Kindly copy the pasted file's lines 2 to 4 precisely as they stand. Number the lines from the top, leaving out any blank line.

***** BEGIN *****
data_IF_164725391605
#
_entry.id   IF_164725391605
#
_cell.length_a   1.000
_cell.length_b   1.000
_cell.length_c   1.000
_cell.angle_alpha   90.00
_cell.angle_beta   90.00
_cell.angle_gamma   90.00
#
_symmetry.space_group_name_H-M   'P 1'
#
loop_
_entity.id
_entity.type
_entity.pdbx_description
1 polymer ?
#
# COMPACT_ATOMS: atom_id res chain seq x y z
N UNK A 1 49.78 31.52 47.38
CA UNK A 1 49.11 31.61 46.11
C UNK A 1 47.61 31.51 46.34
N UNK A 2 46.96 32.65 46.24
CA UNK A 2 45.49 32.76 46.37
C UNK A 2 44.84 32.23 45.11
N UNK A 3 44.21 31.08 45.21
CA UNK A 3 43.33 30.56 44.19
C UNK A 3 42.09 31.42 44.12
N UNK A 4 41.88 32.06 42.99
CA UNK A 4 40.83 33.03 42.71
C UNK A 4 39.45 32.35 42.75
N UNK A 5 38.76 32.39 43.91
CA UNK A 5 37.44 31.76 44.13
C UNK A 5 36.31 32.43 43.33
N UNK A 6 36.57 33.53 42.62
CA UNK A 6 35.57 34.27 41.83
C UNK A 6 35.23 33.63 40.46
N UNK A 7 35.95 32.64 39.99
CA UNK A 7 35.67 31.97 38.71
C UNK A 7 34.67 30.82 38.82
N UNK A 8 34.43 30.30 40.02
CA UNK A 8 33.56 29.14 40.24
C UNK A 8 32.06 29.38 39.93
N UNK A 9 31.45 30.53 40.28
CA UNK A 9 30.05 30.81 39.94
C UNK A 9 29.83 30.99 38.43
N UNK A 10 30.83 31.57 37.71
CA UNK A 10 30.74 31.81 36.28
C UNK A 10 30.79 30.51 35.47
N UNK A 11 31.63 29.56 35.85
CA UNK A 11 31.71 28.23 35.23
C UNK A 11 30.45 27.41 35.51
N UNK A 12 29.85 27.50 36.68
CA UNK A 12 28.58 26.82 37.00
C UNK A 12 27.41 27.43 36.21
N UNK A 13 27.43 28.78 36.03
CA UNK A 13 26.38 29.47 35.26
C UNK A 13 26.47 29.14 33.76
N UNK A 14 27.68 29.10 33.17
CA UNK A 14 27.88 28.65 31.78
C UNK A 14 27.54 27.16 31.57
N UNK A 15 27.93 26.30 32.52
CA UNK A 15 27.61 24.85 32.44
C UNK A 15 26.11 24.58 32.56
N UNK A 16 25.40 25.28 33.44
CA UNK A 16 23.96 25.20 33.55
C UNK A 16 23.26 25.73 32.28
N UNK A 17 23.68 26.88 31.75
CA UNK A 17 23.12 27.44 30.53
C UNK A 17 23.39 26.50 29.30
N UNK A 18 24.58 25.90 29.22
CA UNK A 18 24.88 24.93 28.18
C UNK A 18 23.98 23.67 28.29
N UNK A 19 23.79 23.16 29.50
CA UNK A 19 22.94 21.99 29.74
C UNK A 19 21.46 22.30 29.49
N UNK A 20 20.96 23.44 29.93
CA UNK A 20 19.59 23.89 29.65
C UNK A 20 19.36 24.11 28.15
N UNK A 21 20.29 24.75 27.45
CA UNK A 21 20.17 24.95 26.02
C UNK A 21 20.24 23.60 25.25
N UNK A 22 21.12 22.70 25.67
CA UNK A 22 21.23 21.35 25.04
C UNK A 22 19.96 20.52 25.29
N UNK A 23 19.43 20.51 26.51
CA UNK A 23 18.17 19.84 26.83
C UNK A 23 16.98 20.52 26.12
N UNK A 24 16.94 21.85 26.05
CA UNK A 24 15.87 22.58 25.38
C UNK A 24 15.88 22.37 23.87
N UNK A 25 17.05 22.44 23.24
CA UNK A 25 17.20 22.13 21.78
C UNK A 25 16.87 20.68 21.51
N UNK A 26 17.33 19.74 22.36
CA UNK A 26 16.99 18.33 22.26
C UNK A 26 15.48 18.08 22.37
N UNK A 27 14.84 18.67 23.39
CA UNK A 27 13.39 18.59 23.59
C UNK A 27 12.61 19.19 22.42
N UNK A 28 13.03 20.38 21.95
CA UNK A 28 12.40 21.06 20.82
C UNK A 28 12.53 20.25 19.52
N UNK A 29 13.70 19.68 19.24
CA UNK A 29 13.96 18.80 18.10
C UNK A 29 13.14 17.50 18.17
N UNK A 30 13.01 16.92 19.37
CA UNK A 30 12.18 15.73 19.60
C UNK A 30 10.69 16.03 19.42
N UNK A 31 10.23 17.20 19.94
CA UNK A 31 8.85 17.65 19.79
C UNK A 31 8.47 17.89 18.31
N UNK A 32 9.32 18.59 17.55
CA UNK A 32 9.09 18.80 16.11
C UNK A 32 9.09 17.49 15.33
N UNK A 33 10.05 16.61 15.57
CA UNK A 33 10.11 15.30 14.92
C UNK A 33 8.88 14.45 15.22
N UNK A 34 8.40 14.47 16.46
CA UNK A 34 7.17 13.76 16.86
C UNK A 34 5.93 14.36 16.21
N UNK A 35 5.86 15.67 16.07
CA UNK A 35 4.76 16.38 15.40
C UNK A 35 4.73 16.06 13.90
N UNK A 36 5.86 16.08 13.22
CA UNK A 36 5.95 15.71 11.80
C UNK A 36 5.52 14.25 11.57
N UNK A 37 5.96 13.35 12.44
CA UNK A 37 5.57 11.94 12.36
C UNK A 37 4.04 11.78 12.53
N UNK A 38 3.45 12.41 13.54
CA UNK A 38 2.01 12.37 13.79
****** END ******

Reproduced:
#
_entry.id   IF_164725391605
#